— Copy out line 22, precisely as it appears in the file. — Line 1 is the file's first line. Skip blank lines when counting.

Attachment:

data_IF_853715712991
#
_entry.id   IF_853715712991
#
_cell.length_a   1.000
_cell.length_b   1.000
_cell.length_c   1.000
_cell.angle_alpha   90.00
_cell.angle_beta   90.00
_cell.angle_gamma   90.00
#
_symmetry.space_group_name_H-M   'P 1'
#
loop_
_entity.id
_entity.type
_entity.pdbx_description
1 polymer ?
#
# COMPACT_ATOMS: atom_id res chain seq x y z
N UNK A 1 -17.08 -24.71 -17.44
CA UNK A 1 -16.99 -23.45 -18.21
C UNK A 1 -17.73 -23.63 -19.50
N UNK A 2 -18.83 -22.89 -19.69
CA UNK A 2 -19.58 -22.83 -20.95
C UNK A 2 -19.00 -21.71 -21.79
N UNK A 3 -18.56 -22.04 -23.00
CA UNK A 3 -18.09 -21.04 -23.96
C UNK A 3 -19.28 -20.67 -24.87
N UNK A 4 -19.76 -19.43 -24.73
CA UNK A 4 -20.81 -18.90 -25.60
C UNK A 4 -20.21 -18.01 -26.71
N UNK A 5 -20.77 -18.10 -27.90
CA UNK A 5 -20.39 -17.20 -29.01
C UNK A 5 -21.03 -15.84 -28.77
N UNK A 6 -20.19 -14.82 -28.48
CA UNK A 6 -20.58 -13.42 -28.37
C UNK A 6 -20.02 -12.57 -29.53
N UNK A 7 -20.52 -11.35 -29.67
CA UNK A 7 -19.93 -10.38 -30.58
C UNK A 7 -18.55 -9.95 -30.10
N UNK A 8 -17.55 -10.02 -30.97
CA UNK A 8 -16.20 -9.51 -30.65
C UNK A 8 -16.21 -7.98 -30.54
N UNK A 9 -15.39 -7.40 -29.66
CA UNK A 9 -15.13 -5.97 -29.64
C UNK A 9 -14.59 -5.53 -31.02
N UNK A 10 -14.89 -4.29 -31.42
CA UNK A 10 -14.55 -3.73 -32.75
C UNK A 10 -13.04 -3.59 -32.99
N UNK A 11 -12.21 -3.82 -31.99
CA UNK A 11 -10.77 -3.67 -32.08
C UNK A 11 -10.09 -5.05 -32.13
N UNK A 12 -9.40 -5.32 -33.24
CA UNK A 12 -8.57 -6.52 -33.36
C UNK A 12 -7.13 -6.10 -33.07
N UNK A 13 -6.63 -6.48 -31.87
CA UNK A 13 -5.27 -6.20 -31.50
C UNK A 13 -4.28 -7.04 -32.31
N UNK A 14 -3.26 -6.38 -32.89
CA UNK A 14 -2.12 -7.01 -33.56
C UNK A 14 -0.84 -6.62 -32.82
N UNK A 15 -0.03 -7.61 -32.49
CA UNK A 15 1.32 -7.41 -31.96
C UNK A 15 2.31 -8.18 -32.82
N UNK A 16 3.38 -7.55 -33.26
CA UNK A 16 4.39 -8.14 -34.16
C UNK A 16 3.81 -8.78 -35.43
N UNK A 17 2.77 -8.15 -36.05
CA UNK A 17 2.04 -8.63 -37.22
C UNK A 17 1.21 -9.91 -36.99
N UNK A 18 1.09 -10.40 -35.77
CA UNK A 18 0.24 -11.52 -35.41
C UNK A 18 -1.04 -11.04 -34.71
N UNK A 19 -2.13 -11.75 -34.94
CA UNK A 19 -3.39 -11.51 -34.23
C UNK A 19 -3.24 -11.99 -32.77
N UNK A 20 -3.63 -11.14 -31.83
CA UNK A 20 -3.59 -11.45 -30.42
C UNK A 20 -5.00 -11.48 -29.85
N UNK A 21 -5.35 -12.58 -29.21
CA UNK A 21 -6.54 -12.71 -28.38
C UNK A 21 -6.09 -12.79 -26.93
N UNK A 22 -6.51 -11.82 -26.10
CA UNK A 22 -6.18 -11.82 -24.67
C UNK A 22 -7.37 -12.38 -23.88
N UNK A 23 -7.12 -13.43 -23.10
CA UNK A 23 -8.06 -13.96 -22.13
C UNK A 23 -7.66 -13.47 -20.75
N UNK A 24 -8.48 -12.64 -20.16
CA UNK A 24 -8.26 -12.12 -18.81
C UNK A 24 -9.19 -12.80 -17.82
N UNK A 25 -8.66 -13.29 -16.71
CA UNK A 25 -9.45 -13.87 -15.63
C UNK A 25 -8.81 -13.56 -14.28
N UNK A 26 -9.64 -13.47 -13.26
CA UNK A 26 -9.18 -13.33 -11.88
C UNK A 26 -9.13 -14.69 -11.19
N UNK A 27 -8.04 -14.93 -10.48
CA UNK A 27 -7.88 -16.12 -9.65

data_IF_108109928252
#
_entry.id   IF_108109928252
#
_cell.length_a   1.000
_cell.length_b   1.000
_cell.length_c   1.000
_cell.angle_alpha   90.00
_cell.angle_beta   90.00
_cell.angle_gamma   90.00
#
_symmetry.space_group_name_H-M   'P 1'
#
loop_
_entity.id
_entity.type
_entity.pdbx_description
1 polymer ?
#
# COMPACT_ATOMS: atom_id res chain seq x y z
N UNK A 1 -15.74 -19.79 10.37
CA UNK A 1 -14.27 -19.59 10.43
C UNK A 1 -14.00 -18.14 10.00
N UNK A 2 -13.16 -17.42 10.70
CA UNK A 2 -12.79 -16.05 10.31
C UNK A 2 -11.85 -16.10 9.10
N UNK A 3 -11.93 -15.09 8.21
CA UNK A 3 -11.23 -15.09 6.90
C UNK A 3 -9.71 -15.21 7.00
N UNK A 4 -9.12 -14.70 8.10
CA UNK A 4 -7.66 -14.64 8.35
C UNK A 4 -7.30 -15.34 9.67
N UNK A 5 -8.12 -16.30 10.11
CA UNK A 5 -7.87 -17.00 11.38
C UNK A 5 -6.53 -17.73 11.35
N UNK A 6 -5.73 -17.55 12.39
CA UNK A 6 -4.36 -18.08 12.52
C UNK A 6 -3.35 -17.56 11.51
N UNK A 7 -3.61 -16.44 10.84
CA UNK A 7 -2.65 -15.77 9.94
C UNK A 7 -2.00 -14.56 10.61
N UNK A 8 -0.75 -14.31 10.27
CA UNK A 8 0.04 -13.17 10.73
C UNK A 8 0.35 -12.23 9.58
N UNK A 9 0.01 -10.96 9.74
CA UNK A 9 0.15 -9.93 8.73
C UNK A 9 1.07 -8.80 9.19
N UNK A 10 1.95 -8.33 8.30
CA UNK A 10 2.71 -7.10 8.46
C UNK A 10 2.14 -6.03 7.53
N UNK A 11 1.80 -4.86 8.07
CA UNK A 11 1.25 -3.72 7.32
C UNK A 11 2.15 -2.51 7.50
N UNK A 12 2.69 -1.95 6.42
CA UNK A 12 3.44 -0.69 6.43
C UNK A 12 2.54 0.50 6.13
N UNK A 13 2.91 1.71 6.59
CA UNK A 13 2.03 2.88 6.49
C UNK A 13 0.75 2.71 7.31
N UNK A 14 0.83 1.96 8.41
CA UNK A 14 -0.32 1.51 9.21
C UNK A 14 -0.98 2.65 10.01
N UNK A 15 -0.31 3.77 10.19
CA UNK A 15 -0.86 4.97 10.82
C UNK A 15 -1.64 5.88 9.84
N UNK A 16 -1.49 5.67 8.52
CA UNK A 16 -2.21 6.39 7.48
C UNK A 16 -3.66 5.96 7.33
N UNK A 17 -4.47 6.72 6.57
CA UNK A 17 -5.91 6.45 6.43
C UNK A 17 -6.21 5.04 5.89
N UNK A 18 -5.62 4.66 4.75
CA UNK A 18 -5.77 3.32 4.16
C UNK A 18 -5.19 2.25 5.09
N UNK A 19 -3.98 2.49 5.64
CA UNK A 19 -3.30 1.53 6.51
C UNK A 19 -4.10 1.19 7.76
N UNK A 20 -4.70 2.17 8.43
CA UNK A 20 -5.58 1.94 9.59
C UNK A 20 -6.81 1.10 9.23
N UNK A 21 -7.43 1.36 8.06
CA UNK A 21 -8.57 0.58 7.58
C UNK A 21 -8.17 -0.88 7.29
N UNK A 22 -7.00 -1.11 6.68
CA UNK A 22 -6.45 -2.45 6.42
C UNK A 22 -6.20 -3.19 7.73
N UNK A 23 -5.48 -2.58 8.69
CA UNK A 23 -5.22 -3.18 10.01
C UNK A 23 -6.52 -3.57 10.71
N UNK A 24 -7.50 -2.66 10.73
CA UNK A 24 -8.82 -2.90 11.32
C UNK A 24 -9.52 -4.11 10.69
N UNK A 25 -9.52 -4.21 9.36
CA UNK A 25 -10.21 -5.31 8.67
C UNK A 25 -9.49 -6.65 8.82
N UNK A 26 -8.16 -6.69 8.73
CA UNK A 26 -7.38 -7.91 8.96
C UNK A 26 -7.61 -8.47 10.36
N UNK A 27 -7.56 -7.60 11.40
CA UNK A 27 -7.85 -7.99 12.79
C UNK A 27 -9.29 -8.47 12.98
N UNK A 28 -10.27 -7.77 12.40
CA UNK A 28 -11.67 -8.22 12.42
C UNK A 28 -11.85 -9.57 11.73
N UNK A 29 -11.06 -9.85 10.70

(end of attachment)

CA UNK A 1 -16.99 -23.45 -18.21